Suzy123 Sun 23-Aug-09 23:38:30

Sorry just a further note, my youngest child of 5 displays some ASD traits (scared of noise of hand driers and hates buttons on his clothes). My 11 year old never had a problem with buttons although did with hand driers (tho this disappeared in time). However i do not believe my 5 year old has ASD as extremely sociable and has no learning difficulties like his older brother and changes of routine dont bother him in the slightest. I think diagnosing ASD is so difficult because sometimes 'normal' children display similar behaviours at times, i.e. when my oldest child was about 7, i took him to a bowling party. At this time he used to jump up and down on the spot constantly, flapping his arms when he was excited. At the party another child did exactly the same thing yet I knew 100% that this child did not have ASD or any other special needs. Which is why,i guess. i still question my oldest son's diagnosis.

saintlydamemrsturnip Sun 23-Aug-09 23:38:42

Did the HV actually say she thought he had it or just mention it as something to be ruled out?

In some ways the HV is right because if he does has ASD then the easiest way to access good support is via a diagnosis (you then get access to local schemes etc- for example here if you are heading for an ASD dx you can get 15 hours a week 1:1 support - without that you might get 1 hour a week portage). So it might be worth ruling out.

What sorts of things does her 3 year old do?

wem Mon 24-Aug-09 08:21:38

I've been reluctant to say the things I've noticed, as the only ideas I've got about autism/aspergers are those I've picked up from mass media - never the most reliable of sources - and also I've only known a couple of 3-year-old boys so I've not had much to compare his behaviour to. I could have easily got this all wrong.

Anyway, this is what I've seen:

His speech isn't very clear. I find it hard to understand him, compared to friends' children at the same age. A lot of the time he seems to talk through a sort of forced smile, so it all comes out quite 'hissy'

He seems obsessed with numbers. He learnt letters and numbers very early, and has always enjoyed counting, and would frequently just start counting 1-10 repeatedly. On one recent occasion having sat quietly for a long time, not doing much of anything, he stood up and started counting backwards, first from ten - 10,9,8,7 etc., then from 11 - 11,10,9,8, then from 12, until he got to 20, then repeated 20 to 1, louder and louder, until SIL told him to stop.

He is not physically confident, and fairly uncoordinated, though he has recently got very good at running .

I haven't seen him with other children his own age, though this is what SIL is worried about. Apparently he refuses to play with them, preferring to play by himself, and objecting if they approach him and try to play with him. He was almost oblivious to my dd until she started crawling, now he is quite nervous of her and backs away if she ever crawls towards him or his toys.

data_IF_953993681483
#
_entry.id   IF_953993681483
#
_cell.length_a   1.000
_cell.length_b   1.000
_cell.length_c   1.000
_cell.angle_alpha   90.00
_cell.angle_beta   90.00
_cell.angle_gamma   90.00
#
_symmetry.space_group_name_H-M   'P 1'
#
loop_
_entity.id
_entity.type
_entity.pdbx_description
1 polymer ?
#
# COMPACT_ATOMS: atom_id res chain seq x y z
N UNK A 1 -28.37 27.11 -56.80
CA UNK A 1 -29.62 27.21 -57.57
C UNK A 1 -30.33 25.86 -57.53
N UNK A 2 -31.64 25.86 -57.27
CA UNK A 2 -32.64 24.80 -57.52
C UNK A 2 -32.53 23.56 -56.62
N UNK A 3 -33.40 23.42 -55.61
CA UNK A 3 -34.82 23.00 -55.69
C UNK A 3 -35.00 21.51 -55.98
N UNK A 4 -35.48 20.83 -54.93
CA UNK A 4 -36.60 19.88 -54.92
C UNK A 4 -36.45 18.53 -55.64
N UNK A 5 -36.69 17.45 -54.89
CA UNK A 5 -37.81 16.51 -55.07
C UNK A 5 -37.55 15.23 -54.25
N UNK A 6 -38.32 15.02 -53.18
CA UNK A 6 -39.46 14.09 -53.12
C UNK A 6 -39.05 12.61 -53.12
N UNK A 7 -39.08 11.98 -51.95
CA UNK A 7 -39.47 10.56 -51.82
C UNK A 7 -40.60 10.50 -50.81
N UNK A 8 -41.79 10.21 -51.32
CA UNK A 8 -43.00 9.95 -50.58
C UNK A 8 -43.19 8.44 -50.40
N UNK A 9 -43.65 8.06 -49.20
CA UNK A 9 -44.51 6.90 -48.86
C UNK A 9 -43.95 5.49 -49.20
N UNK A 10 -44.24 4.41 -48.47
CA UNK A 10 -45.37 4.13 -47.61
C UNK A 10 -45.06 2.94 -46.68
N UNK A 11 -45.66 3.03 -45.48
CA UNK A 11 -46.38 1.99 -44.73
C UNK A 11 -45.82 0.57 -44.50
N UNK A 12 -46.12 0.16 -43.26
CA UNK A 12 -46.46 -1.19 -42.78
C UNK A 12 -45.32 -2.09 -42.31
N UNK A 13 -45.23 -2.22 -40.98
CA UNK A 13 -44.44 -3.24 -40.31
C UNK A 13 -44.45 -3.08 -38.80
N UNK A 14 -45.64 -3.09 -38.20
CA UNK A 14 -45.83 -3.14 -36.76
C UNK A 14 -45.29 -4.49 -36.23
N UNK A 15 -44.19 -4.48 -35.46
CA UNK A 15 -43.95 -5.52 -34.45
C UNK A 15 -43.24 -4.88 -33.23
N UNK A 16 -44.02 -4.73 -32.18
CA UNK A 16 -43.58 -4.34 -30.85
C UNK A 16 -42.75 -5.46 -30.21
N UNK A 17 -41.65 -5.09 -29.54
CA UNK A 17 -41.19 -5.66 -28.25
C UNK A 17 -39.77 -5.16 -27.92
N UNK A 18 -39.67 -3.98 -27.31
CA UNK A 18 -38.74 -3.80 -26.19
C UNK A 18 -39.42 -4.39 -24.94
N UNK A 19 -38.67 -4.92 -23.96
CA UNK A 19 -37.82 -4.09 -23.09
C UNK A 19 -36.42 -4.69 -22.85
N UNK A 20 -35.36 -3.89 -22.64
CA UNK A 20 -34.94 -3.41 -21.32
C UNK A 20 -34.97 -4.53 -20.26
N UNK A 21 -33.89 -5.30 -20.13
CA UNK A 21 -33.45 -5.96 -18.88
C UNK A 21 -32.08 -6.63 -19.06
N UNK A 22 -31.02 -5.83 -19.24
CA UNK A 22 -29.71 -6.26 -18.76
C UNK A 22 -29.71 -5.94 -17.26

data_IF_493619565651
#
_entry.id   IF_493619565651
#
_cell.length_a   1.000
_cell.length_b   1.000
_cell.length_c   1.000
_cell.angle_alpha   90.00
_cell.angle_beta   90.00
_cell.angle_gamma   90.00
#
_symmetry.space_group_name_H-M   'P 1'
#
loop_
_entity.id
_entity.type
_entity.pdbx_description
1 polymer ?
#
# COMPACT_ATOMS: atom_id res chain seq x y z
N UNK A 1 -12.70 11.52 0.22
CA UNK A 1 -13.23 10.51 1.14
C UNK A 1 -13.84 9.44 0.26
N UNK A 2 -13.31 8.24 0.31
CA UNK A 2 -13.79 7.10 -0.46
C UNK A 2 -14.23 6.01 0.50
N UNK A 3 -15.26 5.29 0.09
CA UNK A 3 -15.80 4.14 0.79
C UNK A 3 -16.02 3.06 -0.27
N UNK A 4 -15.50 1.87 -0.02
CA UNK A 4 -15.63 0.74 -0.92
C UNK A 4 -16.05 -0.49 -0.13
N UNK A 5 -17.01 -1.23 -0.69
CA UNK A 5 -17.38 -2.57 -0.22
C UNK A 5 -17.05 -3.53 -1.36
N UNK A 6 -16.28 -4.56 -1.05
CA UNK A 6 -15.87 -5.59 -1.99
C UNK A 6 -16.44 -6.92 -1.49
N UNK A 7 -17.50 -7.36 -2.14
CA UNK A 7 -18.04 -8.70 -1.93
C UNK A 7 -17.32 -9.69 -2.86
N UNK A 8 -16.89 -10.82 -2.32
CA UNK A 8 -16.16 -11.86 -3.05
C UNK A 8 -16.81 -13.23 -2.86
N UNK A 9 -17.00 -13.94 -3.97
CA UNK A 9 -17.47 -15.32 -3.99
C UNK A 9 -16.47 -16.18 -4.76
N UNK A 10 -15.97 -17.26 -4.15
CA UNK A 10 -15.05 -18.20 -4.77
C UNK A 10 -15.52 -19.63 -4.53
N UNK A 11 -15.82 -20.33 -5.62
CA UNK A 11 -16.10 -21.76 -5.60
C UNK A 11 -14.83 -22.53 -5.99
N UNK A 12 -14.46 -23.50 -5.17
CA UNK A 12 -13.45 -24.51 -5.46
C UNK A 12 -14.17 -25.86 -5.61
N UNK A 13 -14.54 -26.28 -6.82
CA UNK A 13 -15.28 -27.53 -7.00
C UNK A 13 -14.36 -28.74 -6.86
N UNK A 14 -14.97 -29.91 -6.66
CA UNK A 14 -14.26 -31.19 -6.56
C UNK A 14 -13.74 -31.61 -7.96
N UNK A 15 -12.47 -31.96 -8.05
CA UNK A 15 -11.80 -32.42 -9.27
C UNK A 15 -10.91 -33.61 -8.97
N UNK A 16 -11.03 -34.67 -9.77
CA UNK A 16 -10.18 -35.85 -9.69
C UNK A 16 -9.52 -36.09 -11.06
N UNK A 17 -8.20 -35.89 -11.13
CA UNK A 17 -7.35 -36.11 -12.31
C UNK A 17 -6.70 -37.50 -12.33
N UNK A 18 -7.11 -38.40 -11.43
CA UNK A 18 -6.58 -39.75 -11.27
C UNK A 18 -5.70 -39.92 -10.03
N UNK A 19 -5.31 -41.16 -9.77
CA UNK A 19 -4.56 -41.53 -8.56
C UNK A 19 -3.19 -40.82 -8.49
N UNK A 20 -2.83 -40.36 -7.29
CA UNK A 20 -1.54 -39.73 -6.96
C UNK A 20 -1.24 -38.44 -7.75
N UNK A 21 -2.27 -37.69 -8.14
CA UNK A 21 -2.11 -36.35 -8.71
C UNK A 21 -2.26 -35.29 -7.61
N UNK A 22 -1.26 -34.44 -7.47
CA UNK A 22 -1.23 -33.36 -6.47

I don't know, I could be seeing things that aren't there, and misinterpreting toddler behaviour. And I feel somewhat disloyal to SIL typing this all out.

lingle Mon 24-Aug-09 08:56:07

"And I feel somewhat disloyal to SIL typing this all out."

I can understand that. You have to follow her lead.

My boy is number-crazy as well. The key is to connect their interests to the outside world.

So with numbers try:

- if you are with him where he is waiting for something to happen (birthday cake about to come in the room, about to do a jump, etc, etc), try doing a countdown with him regularly. After about 20 times he may start to seek you out to play the game with you. Tell him you are a rocket, crouch down and then blast off after a countdown. Expect to have to do this every time you see him - at least 20 times - before he starts to respond. Your daughter will find this amusing too I expect so you can see how they might eventually do it together.....

- tell him "I'm 35" or "I'm 21" or whatever number. Keep telling him how old your daughter is "DD's 1". "You're 3". Assign each person a number according to their age (or reported age). DS2 seemed to get more easy with the neighbour's kids after he learnt that "Lucy's 2, Alex is 5", etc.

The more you tune in, the easier it gets and the more ideas will occur to you. Your SIL may take a long time before she is willing to see a paediatrician and you have no choice but to respect that so you might as well get on with helping your nephew in the meantime. Who knows she might find your techniques inspirational.......

jasdox Mon 24-Aug-09 10:27:36

I'm trying to get a dx, his still at pre-school, but to me the signs are v. clear, and though the nursery are great, and he is getting support without it. I feel as he gets older it will help him to get the support he needs. I think if I wait longer and problems arise at school and it will it could takes years to get the support/understanding and this would enhance the issues and hence producing additional problems on top - self esteem, confidence, depression, often associated with mild ASD/AS. The label does not change it, we do not have to flash it about just use when it is appropriate.

mynack Thu 20-Mar-14 13:53:00

yes, sorry I haven't logged in for a while